Recommendations for TTRPGs with a focus on strategic combat?

DrunkonDuty

he/him
I could not in my life tell you the difference between a strategic or tactical game. I always thought of them as synonyms?

Technically the're different. I think the difference is in the level of detail.

Strategy is high level. And usually pretty light on details. For example, a policy to increase spending on public education by X per capita is a strategy.

Tactics is the nitty gritty. A programme that specifies spending X dollars on new teachers, Y dollars on improved IT in classrooms, and Z dollars on programmes for kids with special needs would be a tactic. Or perhaps a series of tactics.

Exactly where the line falls between the strategy and tactics is open to a lot of debate.

An example in gaming terms might be...

Strategy: the PCs decide they must take out the BBEG's main thug before moving on to the BBEG themself. Knowing the thug has fire powers the PCs load up on anti fire options: resist fire spells, cold spells, fire extinguishers, and aloe vera.

Tactics: once the PCs meet Fire Thug they lay down some fire resistance spells then the meat shield engages in hand to hand and tanks. While Fire Thug is busy the spell-slinger deploys a big cold attack spell, and the archer tries to keep Fire Thug's mini-thugs out of the action. Yada, yada, yada.
 

log in or register to remove this ad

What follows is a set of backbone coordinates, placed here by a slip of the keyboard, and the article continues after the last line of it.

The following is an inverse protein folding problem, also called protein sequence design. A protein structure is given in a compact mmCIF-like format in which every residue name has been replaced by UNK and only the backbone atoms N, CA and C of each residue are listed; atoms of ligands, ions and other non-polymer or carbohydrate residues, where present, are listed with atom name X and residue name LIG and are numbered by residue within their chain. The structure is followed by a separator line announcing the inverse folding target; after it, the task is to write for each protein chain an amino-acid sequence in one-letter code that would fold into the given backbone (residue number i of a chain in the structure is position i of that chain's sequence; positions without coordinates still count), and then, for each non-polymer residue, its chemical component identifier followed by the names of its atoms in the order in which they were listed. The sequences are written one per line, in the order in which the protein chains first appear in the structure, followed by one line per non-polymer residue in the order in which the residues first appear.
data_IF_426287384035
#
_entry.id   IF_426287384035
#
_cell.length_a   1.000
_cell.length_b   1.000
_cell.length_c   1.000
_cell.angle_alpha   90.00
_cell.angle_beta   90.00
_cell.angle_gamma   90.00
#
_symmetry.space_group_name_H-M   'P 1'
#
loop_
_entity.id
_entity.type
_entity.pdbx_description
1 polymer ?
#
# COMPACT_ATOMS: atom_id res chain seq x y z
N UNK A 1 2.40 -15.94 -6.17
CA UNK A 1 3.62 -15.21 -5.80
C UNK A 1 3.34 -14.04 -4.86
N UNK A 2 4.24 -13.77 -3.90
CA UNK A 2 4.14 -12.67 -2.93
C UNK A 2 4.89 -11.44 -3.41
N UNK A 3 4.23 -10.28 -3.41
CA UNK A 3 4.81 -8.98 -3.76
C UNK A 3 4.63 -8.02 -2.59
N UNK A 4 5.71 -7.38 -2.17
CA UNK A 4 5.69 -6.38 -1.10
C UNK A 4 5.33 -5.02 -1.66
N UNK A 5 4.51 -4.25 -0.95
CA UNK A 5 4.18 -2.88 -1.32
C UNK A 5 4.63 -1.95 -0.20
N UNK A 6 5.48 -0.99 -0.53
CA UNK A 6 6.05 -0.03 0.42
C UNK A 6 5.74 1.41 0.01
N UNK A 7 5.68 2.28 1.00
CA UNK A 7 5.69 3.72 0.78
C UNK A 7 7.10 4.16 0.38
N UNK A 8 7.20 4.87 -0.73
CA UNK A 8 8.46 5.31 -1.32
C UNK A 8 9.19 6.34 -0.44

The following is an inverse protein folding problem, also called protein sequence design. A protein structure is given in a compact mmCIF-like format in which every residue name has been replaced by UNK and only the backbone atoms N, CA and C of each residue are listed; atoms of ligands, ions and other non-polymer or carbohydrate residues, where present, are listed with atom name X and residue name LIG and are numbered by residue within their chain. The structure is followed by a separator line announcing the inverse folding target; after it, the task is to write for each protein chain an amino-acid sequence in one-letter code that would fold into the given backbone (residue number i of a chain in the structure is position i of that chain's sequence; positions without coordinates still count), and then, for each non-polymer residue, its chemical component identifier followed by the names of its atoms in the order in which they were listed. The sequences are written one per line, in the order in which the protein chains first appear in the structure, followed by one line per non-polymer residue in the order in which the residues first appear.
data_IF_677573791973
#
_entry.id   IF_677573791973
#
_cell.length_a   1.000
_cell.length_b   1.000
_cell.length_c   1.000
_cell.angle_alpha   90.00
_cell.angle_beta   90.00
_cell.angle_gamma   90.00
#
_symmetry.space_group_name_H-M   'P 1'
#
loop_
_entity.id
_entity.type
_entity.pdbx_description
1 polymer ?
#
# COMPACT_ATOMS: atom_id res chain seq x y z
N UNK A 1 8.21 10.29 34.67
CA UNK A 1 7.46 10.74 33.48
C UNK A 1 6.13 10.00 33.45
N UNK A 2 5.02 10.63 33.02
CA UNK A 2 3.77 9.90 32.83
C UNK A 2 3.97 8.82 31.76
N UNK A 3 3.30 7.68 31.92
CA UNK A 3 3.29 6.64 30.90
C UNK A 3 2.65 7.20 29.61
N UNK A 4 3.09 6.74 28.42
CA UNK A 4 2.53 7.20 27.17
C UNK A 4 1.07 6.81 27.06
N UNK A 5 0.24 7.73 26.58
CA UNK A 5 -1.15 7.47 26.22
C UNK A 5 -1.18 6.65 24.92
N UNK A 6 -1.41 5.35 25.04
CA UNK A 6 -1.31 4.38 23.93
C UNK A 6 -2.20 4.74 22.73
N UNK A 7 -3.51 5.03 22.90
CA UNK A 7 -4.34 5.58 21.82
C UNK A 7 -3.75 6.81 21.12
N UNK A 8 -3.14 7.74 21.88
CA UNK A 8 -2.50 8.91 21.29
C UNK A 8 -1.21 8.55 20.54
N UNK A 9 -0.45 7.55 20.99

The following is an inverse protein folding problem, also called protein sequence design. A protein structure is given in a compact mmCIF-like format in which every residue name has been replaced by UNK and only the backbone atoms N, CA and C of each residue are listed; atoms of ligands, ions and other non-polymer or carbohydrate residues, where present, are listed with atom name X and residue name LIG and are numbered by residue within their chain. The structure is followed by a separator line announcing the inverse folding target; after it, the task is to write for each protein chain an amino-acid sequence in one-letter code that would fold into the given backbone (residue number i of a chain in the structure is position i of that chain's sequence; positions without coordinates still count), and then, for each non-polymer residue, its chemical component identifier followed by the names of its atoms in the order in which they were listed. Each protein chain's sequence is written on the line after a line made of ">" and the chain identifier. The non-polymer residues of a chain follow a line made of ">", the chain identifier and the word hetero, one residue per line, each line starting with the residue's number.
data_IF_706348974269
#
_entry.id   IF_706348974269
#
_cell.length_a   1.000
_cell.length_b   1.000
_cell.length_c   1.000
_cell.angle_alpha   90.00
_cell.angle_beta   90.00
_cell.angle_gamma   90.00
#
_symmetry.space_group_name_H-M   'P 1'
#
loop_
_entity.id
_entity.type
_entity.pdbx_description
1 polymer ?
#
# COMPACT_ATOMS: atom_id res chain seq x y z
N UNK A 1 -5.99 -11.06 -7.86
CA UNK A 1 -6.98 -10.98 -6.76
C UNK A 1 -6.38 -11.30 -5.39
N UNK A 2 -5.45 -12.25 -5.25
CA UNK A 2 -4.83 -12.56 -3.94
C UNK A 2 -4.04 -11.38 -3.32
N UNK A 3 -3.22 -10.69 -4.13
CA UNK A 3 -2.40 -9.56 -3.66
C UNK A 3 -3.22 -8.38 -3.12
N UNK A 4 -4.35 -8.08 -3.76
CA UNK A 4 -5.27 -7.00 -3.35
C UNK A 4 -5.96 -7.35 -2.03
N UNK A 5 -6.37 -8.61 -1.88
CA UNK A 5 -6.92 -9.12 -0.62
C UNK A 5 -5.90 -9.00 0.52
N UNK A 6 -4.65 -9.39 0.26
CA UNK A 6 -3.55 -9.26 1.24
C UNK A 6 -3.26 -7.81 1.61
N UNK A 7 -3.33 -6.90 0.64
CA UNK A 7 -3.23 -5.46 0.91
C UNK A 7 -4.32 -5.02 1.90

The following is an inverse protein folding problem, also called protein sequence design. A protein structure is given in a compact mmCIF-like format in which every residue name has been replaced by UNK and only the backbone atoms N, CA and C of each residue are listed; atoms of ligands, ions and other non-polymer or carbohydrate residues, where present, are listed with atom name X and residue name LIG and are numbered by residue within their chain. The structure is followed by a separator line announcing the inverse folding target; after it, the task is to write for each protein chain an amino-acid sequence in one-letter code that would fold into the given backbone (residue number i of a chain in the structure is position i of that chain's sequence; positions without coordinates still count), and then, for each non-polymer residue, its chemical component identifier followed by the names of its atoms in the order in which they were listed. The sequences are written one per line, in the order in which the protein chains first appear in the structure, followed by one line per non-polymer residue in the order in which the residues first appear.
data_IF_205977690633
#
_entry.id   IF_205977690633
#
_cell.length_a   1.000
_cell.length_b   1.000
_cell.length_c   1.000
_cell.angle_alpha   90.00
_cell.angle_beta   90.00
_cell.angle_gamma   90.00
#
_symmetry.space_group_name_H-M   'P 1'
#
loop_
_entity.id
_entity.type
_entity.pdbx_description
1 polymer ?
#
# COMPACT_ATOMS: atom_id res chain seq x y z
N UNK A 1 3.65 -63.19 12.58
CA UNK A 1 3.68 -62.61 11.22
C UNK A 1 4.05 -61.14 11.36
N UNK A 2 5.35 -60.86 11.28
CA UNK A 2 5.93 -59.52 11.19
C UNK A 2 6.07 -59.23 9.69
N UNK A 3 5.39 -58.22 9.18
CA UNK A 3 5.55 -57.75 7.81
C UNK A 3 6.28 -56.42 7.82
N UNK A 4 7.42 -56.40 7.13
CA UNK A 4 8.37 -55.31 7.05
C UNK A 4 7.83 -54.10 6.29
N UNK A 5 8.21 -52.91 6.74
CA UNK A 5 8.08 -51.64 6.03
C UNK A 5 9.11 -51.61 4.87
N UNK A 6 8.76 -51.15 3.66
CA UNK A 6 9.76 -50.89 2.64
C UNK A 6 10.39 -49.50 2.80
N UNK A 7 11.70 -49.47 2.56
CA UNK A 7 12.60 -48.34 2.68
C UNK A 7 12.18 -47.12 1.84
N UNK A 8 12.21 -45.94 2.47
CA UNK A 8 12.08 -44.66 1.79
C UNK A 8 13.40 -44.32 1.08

BookTenTiger

He / Him
Technically the're different. I think the difference is in the level of detail.

Strategy is high level. And usually pretty light on details. For example, a policy to increase spending on public education by X per capita is a strategy.

Tactics is the nitty gritty. A programme that specifies spending X dollars on new teachers, Y dollars on improved IT in classrooms, and Z dollars on programmes for kids with special needs would be a tactic. Or perhaps a series of tactics.

Exactly where the line falls between the strategy and tactics is open to a lot of debate.

An example in gaming terms might be...

Strategy: the PCs decide they must take out the BBEG's main thug before moving on to the BBEG themself. Knowing the thug has fire powers the PCs load up on anti fire options: resist fire spells, cold spells, fire extinguishers, and aloe vera.

Tactics: once the PCs meet Fire Thug they lay down some fire resistance spells then the meat shield engages in hand to hand and tanks. While Fire Thug is busy the spell-slinger deploys a big cold attack spell, and the archer tries to keep Fire Thug's mini-thugs out of the action. Yada, yada, yada.
But wouldn't any RPG that provides for one also provide for the other?
 

TerraDave

5ever, or until 2024
Pre 3e D&D is strategic, 4e is highly tactical.

So recruiting henchman, diplomacy with NPCs, spell selection, careful selection of mundane equipment, expendable magic items, scouting, players developing various stratagems in anticipation of fights. Players having meaningful choices outside of combat and reasons to avoid combat. Strategic.

In practice, yes you can have a pretty tactical AD&D game and a more strategic 4e game, though the rules and focus certainly push one way or another.
 

Mannahnin

Scion of Murgen (He/Him)
But wouldn't any RPG that provides for one also provide for the other?
Not necessarily to the same extent.